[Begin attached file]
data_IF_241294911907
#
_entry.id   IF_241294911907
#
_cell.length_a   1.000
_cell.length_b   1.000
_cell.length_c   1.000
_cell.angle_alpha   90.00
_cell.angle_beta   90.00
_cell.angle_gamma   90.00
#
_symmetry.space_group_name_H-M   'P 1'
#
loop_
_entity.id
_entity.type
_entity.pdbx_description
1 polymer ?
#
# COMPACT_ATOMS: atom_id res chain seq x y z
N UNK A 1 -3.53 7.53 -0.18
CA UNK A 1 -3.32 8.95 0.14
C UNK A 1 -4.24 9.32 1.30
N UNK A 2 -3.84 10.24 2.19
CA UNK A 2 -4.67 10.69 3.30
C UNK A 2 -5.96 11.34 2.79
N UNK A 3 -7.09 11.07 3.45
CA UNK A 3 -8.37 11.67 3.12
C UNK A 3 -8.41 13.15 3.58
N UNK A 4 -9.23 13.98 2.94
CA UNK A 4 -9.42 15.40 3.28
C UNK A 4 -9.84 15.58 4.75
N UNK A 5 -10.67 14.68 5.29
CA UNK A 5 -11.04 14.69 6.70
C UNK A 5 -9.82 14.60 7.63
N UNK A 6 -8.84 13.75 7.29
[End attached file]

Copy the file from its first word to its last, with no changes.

data_IF_241294911907
#
_entry.id   IF_241294911907
#
_cell.length_a   1.000
_cell.length_b   1.000
_cell.length_c   1.000
_cell.angle_alpha   90.00
_cell.angle_beta   90.00
_cell.angle_gamma   90.00
#
_symmetry.space_group_name_H-M   'P 1'
#
loop_
_entity.id
_entity.type
_entity.pdbx_description
1 polymer ?
#
# COMPACT_ATOMS: atom_id res chain seq x y z
N UNK A 1 -3.53 7.53 -0.18
CA UNK A 1 -3.32 8.95 0.14
C UNK A 1 -4.24 9.32 1.30
N UNK A 2 -3.84 10.24 2.19
CA UNK A 2 -4.67 10.69 3.30
C UNK A 2 -5.96 11.34 2.79
N UNK A 3 -7.09 11.07 3.45
CA UNK A 3 -8.37 11.67 3.12
C UNK A 3 -8.41 13.15 3.58
N UNK A 4 -9.23 13.98 2.94
CA UNK A 4 -9.42 15.40 3.28
C UNK A 4 -9.84 15.58 4.75
N UNK A 5 -10.67 14.68 5.29
CA UNK A 5 -11.04 14.69 6.70
C UNK A 5 -9.82 14.60 7.63
N UNK A 6 -8.84 13.75 7.29